Photo by Peanut99

Germany will never, ever pay more than now for NATO

This post originally appeared in the Raedwald blog. The author lives in Austria but originally hails from Norfolk.

Many of us will have grown up with the BAOR (British Army of the Rhine) – either as serving soldiers or like myself as army brats. There was a time when Gütersloh, Fallingbostel or Sennelager were more familiar to us than Slough, Reading or Peterborough. The BBC even had a forces radio programme, and knowing at least half a dozen BFPO numbers was par for the course. Well, BAOR disappeared without notice in 1994. The 25,000 remaining troops in Germany became BFG, now down to about 4,000 and scheduled to pull out completely by 2020, almost exactly in line with Brexit.

The change came with the fall of the wall in 1989. Before then, our lads were to play a vital role in forming a heroic but utterly pointless sacrifice in holding up the Soviet advance through Germany to France for about 72 hours. Then we all thought it an essential sacrifice. Now we wonder, why bother? Perhaps France and Germany would be better off under Russian rule. Why shed British blood in their defence?

When Trump abstained from the traditional annual G7 offering of American blood in Germany’s defence last week he too must have felt the same. Germany has been financially raping Europe for thirty years, sitting on a vast pile of gold as she threatens, bullies and manoeuvres others to pay for everything, like some nightmare dining partner endlessly disputing the division of the restaurant bill.

Turkey is now a Salafist terrorist nation and belongs nowhere near NATO. In bullying the Netherlands into ignoring the veto of the Dutch people and extending full EU privileges to Ukraine, the EU has just given Putin another poke with a sharp stick. The UK will find it hard to mobilise even 6,500 troops – we need a standing army of 100,000 to put an adequate force in the field. Germany’s armed forces are to all purposes entirely useless. Amidst the ruins of NATO (and oh yes it’s now finished in all but name*) there’s only France to defend the EU.

Merkel may gamble that she’ll get away with it, and perhaps she will. But without British and American wealth and blood to pay for it. We’re done.

*Also proving the rule that corporations are most likely to fail at the point at which they open a spanking glossy new multi-billion dollar HQ

New paper: could we stay in the single market without re-joining EFTA?

LAst July, Professor George Yarrow of Oxford has added to the debate about future UK access to the single market with this paper, which claims that withdrawal from the EU does not automatically imply withdrawal from the European Economic Area (EEA).

This goes very much against the widely-held assumption that the EEA (or single market) is an agreement between the EU and the European Free Trade Area (EFTA) and every participant must bne a member of one or other. At the core of his argument is his assertion that the default position for a newly-independent UK is that, having been part of the EEA agreement as an EU member state, it  will remain within the Single Market and thus, we would not need to rejoin EFTA to maintain access to it.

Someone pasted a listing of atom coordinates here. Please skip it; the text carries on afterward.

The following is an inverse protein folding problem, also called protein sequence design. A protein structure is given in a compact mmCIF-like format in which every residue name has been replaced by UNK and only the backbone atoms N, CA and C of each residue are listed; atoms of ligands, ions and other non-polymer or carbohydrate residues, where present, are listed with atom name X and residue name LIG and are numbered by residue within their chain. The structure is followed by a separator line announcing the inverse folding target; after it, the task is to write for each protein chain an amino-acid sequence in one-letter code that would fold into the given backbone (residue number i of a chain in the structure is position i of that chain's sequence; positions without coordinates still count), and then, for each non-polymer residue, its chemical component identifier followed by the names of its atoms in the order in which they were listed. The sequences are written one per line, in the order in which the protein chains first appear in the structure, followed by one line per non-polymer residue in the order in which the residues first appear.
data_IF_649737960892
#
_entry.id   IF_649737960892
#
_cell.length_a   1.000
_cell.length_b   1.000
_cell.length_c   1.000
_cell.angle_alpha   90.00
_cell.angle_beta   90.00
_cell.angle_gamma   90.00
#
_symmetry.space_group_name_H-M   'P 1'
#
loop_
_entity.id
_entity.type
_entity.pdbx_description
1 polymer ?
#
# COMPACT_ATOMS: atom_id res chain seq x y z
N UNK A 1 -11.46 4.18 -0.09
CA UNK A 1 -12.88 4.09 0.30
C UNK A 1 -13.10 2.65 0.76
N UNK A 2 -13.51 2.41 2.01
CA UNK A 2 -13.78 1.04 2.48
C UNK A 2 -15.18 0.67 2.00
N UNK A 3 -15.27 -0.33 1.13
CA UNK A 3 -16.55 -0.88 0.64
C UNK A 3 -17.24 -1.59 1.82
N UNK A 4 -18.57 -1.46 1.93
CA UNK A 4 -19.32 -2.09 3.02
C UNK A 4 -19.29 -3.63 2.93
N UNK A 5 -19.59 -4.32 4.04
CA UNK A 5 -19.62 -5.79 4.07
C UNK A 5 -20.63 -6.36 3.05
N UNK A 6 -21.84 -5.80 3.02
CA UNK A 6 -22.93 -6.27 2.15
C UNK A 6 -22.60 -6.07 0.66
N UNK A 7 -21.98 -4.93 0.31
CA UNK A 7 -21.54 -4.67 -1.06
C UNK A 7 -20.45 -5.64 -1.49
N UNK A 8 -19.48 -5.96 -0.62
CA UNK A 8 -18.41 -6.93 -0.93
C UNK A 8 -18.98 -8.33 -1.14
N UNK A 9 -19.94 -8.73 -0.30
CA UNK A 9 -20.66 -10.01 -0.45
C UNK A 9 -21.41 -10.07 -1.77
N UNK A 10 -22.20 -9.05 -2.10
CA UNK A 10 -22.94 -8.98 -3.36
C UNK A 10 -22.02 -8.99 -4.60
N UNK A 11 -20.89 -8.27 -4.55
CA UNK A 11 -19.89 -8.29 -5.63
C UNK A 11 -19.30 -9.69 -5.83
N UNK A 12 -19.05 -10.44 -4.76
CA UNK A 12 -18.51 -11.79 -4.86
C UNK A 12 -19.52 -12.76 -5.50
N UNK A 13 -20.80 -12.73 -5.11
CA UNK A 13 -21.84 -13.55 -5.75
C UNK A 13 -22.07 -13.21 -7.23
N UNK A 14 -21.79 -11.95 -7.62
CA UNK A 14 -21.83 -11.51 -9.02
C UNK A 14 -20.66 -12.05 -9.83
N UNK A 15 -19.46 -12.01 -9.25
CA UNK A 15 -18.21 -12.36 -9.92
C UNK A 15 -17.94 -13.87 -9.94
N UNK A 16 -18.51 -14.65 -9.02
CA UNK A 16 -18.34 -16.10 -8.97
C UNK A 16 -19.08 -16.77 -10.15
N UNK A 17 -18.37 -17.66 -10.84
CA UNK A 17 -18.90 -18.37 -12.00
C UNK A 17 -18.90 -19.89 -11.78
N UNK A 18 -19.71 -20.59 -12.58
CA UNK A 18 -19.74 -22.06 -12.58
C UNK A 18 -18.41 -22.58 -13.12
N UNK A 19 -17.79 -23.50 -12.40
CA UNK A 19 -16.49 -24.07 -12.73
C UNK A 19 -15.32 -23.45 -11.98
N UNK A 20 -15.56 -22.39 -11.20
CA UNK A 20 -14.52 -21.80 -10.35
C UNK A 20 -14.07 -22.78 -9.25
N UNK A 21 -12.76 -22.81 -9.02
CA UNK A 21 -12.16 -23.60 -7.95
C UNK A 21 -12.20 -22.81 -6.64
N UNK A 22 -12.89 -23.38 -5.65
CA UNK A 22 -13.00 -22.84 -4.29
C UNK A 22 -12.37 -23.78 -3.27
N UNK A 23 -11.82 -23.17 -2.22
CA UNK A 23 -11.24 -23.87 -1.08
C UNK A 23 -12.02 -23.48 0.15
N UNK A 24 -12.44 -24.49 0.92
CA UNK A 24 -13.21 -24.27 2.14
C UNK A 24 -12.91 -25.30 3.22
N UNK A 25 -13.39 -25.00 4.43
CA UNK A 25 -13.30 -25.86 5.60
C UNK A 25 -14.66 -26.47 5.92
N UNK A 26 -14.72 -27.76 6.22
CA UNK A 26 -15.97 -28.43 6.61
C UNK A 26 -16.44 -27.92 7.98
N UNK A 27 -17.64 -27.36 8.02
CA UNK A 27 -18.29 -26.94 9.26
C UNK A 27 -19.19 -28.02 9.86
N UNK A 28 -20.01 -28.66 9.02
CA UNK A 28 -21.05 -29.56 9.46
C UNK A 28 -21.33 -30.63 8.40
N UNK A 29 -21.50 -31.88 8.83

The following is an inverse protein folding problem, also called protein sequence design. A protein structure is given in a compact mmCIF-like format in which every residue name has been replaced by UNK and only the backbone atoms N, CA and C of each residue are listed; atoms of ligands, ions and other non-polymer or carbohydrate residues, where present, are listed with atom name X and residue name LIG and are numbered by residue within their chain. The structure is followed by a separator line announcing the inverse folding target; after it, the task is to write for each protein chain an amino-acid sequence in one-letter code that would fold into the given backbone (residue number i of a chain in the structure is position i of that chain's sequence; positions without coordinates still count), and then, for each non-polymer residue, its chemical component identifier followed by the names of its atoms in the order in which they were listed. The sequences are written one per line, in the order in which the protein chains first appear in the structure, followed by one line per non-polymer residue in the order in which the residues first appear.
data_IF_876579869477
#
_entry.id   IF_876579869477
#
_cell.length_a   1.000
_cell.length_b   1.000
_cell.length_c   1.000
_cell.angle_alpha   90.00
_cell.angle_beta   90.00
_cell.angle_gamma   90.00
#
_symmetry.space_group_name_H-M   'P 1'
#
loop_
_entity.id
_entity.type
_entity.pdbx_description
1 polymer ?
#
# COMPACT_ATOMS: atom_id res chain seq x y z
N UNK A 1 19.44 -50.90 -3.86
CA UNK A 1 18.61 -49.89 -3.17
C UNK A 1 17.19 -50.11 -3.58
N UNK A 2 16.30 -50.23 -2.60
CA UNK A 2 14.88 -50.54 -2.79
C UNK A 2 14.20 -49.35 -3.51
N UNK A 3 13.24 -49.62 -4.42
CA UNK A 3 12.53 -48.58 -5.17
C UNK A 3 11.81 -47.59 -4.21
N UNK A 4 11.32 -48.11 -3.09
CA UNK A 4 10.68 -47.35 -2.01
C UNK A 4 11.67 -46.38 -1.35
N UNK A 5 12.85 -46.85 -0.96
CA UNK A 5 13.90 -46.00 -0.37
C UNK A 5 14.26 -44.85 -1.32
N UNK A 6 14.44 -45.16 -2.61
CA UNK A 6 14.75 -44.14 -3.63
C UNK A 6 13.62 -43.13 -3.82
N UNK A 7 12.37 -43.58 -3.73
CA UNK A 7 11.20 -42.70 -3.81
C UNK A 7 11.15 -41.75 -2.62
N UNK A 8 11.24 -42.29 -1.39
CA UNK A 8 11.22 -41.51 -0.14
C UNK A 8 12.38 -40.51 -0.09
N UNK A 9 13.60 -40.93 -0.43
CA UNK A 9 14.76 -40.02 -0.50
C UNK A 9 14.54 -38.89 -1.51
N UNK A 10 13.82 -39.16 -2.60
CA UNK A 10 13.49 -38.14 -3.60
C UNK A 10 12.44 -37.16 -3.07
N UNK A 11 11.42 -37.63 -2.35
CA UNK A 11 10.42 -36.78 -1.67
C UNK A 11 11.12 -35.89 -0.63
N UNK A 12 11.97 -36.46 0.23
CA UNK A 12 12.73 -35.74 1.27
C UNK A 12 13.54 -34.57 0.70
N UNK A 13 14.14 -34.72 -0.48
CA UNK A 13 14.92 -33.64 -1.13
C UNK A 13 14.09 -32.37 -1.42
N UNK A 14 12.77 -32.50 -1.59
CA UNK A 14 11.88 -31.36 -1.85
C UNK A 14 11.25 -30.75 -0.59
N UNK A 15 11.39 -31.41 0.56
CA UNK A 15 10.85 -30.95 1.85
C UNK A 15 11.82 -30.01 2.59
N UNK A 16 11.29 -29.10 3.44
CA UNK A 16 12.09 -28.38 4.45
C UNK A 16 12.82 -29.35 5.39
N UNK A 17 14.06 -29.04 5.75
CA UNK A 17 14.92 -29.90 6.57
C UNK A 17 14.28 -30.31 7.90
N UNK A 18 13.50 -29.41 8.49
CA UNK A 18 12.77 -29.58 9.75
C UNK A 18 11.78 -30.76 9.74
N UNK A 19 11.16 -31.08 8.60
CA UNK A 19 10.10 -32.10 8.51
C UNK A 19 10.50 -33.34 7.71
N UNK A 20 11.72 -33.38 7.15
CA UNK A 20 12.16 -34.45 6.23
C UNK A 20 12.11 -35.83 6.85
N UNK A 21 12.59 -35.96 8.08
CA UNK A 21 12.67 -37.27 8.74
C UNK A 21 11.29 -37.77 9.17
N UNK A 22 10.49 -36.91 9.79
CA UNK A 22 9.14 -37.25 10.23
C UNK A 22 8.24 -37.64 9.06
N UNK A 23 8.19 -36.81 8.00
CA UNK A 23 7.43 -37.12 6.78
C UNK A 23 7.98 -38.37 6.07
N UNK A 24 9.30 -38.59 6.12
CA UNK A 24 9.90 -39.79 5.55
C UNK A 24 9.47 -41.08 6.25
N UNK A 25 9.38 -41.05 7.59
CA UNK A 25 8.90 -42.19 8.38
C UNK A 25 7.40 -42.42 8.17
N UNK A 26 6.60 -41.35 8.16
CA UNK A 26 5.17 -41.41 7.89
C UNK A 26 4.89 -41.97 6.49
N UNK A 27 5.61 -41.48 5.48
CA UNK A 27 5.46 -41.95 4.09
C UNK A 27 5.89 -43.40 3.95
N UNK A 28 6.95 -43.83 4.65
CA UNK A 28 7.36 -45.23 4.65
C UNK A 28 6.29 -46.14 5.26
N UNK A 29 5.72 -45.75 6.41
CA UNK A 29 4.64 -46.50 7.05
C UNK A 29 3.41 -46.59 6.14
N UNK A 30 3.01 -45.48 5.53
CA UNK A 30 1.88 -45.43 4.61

Not everyone is convinced by his arguments, but the paper is nonetheless an interesting addition to the debate about the single market. Last week, we announced the publication of a Leave Alliance monograph which explains in detail what the single market actually is. Almost five months after the Brexit vote, there is still much confusion.  Being in the single market is not the same as being a member of the EU nor is the single market the same as the EU’s Customs Union. Turkey is a member of the Customs Union but not of the EEA while Norway is a member of the EEA but not of the EU’s customs union. This diagram is particularly helpful in explaining the complex relationships of the European nations. Quite which of these various overlapping circles an independent UK will find itself in.

It is very clear that in the medium-to-long term, the desire of virtually all leave campaigners is to be outside as many as possible. There are no disagreements here. The big issue – and one which is ultimately up to Mrs May’s government to decvide – is to come up with a seamless strategy which will see us through the EU’s exit door within the two-year timescale allowed by Article 50 while ensuring trade will continue to flow smoothly. In other words, it’s the more divisive issue of a short-term strategy which is the critical topic at the moment and Professor Yarrow’s paper is of particular relevance here.

Will Turkey ever join the EU?

A couple of years ago, the answer to this question would have been an unequivocal “no”. Austrian opposition, along with a commitment by the French government to offer its citizens a referendum on the subject virtually ensured that the stalled accession talks would never get anywhere.

Since the refugee crisis, however, Turkish membership has begun to appear less implausible than it previously appeared. Firstly, last month, the European Parliament voted to make Turkish an offical language of the EU. This is only a small step, but nonetheless an indication of support for this predominantly Islamic nation, with a population of some 80 million people, eventually joining the 28-member bloc.

After a long history of Conservative Party support for Turkey, it is encouraging that David Davies, the former Home Secretary, has expressed grave concerns. ““In supporting Turkish membership – a country with a porous border with Iraq, Iran and Syria – the EU is hardly helping British national security”, he said.